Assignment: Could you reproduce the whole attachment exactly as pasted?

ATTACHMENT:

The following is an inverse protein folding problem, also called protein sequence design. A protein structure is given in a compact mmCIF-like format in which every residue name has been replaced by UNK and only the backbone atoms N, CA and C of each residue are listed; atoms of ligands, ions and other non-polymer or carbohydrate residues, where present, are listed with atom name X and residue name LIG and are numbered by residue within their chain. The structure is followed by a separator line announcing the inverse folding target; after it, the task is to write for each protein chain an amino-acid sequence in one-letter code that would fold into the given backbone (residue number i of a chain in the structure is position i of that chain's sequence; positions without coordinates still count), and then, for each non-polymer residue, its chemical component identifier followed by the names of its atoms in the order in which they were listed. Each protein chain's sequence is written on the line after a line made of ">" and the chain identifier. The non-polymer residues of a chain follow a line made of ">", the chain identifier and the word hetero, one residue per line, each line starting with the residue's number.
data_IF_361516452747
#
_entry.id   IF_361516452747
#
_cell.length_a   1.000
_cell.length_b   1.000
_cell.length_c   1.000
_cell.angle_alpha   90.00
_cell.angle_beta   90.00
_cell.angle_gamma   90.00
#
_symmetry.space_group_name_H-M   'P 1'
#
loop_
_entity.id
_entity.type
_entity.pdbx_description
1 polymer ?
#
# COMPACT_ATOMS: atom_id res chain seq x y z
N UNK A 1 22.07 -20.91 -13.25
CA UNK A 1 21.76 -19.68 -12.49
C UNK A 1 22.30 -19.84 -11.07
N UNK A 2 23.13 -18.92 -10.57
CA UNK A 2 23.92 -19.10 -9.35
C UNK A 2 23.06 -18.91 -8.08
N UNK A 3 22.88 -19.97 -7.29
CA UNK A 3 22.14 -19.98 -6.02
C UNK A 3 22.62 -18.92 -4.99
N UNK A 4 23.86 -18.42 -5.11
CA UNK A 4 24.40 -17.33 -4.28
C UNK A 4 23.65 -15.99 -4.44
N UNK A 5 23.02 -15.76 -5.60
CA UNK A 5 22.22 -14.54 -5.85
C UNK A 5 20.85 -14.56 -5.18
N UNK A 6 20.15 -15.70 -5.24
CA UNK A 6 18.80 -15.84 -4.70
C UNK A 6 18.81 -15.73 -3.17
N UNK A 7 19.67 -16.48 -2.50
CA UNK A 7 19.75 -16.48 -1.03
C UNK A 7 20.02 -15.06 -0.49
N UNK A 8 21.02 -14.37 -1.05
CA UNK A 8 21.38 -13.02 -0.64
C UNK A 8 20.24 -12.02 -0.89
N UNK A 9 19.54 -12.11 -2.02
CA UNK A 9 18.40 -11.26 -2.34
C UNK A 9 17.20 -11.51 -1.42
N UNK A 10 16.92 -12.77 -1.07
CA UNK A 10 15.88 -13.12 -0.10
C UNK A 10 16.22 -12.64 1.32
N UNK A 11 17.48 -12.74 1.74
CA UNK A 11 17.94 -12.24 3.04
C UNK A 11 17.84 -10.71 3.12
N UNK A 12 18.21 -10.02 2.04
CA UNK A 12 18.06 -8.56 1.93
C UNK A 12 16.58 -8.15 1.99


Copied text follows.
The following is an inverse protein folding problem, also called protein sequence design. A protein structure is given in a compact mmCIF-like format in which every residue name has been replaced by UNK and only the backbone atoms N, CA and C of each residue are listed; atoms of ligands, ions and other non-polymer or carbohydrate residues, where present, are listed with atom name X and residue name LIG and are numbered by residue within their chain. The structure is followed by a separator line announcing the inverse folding target; after it, the task is to write for each protein chain an amino-acid sequence in one-letter code that would fold into the given backbone (residue number i of a chain in the structure is position i of that chain's sequence; positions without coordinates still count), and then, for each non-polymer residue, its chemical component identifier followed by the names of its atoms in the order in which they were listed. Each protein chain's sequence is written on the line after a line made of ">" and the chain identifier. The non-polymer residues of a chain follow a line made of ">", the chain identifier and the word hetero, one residue per line, each line starting with the residue's number.
data_IF_361516452747
#
_entry.id   IF_361516452747
#
_cell.length_a   1.000
_cell.length_b   1.000
_cell.length_c   1.000
_cell.angle_alpha   90.00
_cell.angle_beta   90.00
_cell.angle_gamma   90.00
#
_symmetry.space_group_name_H-M   'P 1'
#
loop_
_entity.id
_entity.type
_entity.pdbx_description
1 polymer ?
#
# COMPACT_ATOMS: atom_id res chain seq x y z
N UNK A 1 22.07 -20.91 -13.25
CA UNK A 1 21.76 -19.68 -12.49
C UNK A 1 22.30 -19.84 -11.07
N UNK A 2 23.13 -18.92 -10.57
CA UNK A 2 23.92 -19.10 -9.35
C UNK A 2 23.06 -18.91 -8.08
N UNK A 3 22.88 -19.97 -7.29
CA UNK A 3 22.14 -19.98 -6.02
C UNK A 3 22.62 -18.92 -4.99
N UNK A 4 23.86 -18.42 -5.11
CA UNK A 4 24.40 -17.33 -4.28
C UNK A 4 23.65 -15.99 -4.44
N UNK A 5 23.02 -15.76 -5.60
CA UNK A 5 22.22 -14.54 -5.85
C UNK A 5 20.85 -14.56 -5.18
N UNK A 6 20.15 -15.70 -5.24
CA UNK A 6 18.80 -15.84 -4.70
C UNK A 6 18.81 -15.73 -3.17
N UNK A 7 19.67 -16.48 -2.50
CA UNK A 7 19.75 -16.48 -1.03
C UNK A 7 20.02 -15.06 -0.49
N UNK A 8 21.02 -14.37 -1.05
CA UNK A 8 21.38 -13.02 -0.64
C UNK A 8 20.24 -12.02 -0.89
N UNK A 9 19.54 -12.11 -2.02
CA UNK A 9 18.40 -11.26 -2.34
C UNK A 9 17.20 -11.51 -1.42
N UNK A 10 16.92 -12.77 -1.07
CA UNK A 10 15.88 -13.12 -0.10
C UNK A 10 16.22 -12.64 1.32
N UNK A 11 17.48 -12.74 1.74
CA UNK A 11 17.94 -12.24 3.04
C UNK A 11 17.84 -10.71 3.12
N UNK A 12 18.21 -10.02 2.04
CA UNK A 12 18.06 -8.56 1.93
C UNK A 12 16.58 -8.15 1.99